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If a customer comes down with COVID-19 after buying a show ticket or paying for a reservation, should they get their money back?

The omicron surge has more consumers and businesses wrestling with the issue of cancellation policies as the pandemic extends into 2022.

There’s no standard answer. Some venues are providing flexibility, others are handling it case-by-case and some not budging at all.

For businesses, it’s a delicate balancing act between trying to stanch losses and to avoid creating ill will, experts say.

“It’s been a pain point for almost two years,” says Chris Cole, the Washington-based co-chair of Crowell & Moring’s Technology and Brand Protection group.

When COVID first started, there was a wave of cancellations of live events and shows by artists and performance spaces but that’s since slowed down.

Now it’s consumers affected by COVID trying to cancel, he says.

Enforcing a contract

That’s spurred “a basic issue of contract law being applied in an area where you simply didn’t see it happen a lot,” Cole says.

Two parties sign a contract and the “question becomes: What’s the understanding of the business and consumer from the outset?,” he says. Was it clear upfront the business wouldn’t provide refunds under any circumstances?

“Most of my clients as a gesture of good will … will offer some concession most of the time,” Cole says, but there are variables such as the uniqueness of event and ability to make up lost business.

The Patchogue Theatre offers refunds and credits to patrons with COVID. Credit: B Migs Photo

Michael Linder, 61, of Middle Island, was hoping for a concession, but found himself out of $741.90 after a positive COVID test prevented him from attending a New Year’s Eve gala with overnight stay he had booked at The Inn at Fox Hollow in Woodbury with his girlfriend.

He was aware of the no-cancellation policy when he booked last November, but reached out to Fox Hollow on Dec. 29 when he tested positive, hoping they’d give a refund or even a credit for another night’s stay.

He was told the New Year’s Eve Package was a nonrefundable reservation.

‘Heartless’

Linder, semiretired, says he thought Fox Hollow should make an accommodation given circumstances beyond his control and him “doing the right thing by not attending.”

“I find it a bit heartless,” he says. “I believe a business should be a little more flexible.” Other unforeseen instances can arise, Linder says, like “what if someone was seriously injured in a car wreck?”

The Inn at Fox Hollow responded to requests for comment from Newsday with an email saying “we have no comment at this time.”

To be sure, if it’s clear upfront there’s no refunds, a business can generally adhere to the contract, but that isn’t always the best move, experts say.

“I’m sure it’s been hard times for many businesses, but I do think it’s good business sense to treat your customers well and make them happy,” says Ted Rossman, senior industry analyst with Bankrate.com, a personal finance website. “I tend to think there’s kind of a karma element to some of this.”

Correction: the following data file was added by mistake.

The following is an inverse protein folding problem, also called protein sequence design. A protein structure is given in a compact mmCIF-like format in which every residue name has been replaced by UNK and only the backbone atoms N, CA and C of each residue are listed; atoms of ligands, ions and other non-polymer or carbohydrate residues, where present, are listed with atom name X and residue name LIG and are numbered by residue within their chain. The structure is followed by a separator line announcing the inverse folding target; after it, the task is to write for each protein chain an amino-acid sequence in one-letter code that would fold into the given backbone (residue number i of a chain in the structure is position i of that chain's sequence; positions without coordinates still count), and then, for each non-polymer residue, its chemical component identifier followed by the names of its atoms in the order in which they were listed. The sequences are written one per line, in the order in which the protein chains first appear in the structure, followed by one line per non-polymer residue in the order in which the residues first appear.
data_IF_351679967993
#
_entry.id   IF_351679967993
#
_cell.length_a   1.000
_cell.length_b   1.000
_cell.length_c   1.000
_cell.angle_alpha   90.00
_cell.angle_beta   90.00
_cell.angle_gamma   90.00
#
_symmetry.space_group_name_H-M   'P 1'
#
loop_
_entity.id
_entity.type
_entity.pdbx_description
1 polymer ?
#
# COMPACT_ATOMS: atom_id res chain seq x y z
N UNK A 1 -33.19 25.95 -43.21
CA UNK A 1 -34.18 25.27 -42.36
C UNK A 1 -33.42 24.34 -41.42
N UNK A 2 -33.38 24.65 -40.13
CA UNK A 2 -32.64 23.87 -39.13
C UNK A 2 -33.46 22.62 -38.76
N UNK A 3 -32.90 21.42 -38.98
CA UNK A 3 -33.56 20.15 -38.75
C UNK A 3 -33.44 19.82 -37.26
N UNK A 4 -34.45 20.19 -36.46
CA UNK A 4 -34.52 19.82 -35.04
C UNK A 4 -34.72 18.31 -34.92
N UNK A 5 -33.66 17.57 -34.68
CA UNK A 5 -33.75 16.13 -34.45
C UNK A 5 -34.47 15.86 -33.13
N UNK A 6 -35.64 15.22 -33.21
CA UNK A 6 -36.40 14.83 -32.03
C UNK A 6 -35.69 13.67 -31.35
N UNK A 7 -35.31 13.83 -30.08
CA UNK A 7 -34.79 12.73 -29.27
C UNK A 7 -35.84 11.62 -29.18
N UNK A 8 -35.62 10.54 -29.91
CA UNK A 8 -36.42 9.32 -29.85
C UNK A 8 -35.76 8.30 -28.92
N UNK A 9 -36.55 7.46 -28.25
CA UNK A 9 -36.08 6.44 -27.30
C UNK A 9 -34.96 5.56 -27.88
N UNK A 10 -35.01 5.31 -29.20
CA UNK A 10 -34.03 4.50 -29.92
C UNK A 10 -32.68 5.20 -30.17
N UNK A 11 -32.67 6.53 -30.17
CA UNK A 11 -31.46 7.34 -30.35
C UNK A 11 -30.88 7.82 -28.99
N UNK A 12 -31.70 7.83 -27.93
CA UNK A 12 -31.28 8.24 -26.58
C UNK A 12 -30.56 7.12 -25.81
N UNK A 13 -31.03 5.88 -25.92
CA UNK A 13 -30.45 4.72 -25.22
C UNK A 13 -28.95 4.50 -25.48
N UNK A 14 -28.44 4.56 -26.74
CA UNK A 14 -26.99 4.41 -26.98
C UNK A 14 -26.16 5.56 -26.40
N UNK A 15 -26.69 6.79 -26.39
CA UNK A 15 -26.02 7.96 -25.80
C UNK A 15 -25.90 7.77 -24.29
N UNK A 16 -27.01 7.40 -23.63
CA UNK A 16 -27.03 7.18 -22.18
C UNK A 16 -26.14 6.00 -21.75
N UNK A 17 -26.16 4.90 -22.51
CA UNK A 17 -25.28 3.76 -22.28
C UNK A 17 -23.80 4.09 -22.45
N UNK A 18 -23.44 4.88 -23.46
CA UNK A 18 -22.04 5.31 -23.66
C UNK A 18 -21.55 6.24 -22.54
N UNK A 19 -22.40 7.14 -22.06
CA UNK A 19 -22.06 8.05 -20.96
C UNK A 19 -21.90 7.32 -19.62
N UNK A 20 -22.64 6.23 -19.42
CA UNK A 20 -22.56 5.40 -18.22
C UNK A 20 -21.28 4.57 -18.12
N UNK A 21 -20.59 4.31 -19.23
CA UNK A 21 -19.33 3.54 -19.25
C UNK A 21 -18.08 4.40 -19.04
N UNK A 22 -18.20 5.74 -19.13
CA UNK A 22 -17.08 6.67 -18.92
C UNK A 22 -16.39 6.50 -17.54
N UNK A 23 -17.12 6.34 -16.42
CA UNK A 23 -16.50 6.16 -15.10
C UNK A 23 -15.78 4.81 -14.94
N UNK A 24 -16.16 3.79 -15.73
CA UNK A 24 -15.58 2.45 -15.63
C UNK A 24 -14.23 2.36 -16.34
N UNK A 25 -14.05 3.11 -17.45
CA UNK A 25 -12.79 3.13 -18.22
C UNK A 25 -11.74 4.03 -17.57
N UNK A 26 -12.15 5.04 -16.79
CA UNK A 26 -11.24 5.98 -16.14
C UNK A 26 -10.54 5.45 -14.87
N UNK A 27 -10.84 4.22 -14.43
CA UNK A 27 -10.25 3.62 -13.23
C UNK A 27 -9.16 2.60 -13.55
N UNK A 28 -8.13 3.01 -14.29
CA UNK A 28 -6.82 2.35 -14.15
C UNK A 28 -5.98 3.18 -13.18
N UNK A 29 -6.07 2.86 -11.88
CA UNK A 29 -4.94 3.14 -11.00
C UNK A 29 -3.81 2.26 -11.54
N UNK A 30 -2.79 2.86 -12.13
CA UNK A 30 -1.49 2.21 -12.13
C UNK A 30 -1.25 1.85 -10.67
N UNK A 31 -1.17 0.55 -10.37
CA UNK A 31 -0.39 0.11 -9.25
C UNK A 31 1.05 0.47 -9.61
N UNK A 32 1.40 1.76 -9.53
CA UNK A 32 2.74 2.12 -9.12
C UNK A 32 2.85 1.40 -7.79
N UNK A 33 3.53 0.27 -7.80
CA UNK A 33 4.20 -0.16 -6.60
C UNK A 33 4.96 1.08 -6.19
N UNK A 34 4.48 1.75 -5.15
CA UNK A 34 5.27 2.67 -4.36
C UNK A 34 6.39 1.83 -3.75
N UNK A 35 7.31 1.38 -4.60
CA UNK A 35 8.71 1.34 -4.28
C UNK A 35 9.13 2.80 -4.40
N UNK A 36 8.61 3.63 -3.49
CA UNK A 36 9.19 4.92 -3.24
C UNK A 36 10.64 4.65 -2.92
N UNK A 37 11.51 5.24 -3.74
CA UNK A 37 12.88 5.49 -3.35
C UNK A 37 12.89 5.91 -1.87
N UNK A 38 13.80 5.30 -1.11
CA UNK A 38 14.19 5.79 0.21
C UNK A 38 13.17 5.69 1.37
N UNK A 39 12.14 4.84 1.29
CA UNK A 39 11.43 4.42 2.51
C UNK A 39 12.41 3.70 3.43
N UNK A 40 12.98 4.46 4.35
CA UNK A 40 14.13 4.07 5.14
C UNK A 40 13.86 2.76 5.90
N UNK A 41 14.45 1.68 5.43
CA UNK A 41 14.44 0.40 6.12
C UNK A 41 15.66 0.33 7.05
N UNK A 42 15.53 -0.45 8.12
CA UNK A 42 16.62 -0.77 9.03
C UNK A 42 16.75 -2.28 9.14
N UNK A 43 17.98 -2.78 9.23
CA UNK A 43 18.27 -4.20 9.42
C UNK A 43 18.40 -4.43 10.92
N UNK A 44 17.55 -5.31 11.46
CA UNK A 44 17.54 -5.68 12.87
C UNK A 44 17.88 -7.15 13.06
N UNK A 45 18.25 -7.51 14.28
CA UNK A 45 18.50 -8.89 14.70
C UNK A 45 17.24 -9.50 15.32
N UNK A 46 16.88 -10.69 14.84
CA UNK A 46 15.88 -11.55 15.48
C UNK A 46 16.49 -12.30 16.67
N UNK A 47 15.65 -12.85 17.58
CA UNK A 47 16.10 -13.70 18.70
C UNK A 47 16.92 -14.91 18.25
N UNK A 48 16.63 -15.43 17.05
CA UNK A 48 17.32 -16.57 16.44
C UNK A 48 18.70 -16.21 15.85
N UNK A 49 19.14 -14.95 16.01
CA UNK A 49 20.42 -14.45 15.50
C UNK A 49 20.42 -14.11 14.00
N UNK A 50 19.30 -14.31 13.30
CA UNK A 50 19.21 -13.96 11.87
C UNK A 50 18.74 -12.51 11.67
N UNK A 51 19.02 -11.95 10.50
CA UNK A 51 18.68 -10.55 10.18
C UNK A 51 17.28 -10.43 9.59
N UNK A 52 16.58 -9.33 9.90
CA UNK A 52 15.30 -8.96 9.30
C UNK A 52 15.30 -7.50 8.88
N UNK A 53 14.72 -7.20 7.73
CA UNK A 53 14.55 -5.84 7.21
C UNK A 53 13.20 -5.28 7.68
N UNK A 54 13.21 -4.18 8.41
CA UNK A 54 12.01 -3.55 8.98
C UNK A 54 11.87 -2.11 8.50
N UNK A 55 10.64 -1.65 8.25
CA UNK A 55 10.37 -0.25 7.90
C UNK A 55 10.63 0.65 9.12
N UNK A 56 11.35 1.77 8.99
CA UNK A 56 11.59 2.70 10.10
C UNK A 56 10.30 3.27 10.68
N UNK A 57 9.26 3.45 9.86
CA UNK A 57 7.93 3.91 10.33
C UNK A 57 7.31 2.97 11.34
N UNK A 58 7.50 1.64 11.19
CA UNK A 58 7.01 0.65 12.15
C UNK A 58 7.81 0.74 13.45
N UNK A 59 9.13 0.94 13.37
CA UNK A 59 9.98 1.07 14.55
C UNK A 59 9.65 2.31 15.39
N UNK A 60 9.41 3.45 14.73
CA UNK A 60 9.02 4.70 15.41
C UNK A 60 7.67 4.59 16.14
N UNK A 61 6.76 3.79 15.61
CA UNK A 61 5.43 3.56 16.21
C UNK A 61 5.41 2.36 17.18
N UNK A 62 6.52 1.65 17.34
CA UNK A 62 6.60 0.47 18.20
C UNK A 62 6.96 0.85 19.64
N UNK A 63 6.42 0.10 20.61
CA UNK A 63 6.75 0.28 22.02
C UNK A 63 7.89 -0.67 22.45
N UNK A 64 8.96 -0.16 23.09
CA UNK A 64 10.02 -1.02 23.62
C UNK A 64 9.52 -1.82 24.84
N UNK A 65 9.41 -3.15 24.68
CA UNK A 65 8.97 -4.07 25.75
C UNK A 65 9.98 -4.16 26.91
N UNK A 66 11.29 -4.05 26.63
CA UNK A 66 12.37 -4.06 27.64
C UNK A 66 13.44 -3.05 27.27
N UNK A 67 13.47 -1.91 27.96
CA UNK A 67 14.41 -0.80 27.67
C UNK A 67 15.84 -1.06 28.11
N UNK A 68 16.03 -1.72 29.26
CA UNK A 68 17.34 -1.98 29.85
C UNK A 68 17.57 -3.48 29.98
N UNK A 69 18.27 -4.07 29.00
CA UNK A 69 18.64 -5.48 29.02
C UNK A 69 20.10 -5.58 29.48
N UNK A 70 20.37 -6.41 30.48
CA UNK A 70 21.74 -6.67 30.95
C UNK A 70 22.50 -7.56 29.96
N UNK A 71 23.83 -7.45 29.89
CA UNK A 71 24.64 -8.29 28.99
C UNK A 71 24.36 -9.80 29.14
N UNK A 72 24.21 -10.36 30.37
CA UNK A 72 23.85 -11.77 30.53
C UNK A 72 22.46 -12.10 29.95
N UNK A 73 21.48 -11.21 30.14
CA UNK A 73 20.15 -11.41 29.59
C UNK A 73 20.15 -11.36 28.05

Seeking recourse

As for consumers, Rossman recommends:

· Asking for a refund even if there’s a no-refund policy, perhaps alternatively suggesting a credit.

· If denied, go up the chain-of-command.

· Tell others about your unhappy experience with reviews on social media.

· As a last resort, file a dispute with the credit card company. “It may be declined,” but worth a try, Rossman says.

Local venues interviewed by Newsday reported trying to be flexible regarding COVID cancellations.

Michael Papierno, regional director of sales at Jericho-based Samar Hospitality, which owns and operates nine hotels including three on Long Island (Viana Hotel and Spa in Westbury, Four Points by Sheraton Melville and Inn at Great Neck), says if it’s a group booking, they always encourage rebooking for a future date.

Good will hunting

“But if the customer’s unable to rebook for a future date, the good will you show a customer now could lead to future business,” he says, noting they’ve given refunds due to COVID-related situations.

A room at Four Points by Sheraton-Melville. The hotel has given refunds in COVID situations. Credit: Samar Hospitality

Michael Newman, vice president of sales and marketing for Blue Sky Hospitality Solutions, which locally owns and operates the Long Island Marriott in Uniondale and Hilton Long Island in Melville, says when it comes to COVID, they’re flexible with individual room reservations if the person calls before arrival. With group bookings, they’ll encourage customers to book a future date and apply their deposit to the new booking.

For cancellations, they’ll look at the group bookings on a case-by-case basis, but have given partial or full refunds depending on circumstances, Newman says.

The lobby of the Hilton Long Island in Melville. Credit: Blue Sky Hospitality Solutions

As for performance venues, regarding refunds and credits, the policy at the Tilles Center for the Performing Arts in Brookville “depends on the show … on a case-by-case basis,” says Marketing Director Shari Linker.

Jodi Giambrone, Associate Director at the Patchogue Theatre for the Performing Arts, says patrons with COVID, “will get a full refund or opportunity to use the balance towards another show.”

Best Practices for Business Cancellation Policies

· Make sure refund policies are clear upfront

· Set staggered refund timelines (for example, a patron gets a 50% refund back if they cancel one week ahead, zero two days before).

· If you can rebook the reservation with another customer, consider a refund for the one who canceled for goodwill.

Source: Chris Cole; Crowell & Moring LLP

By Jamie Herzlich

SOURCE: NEWSDAY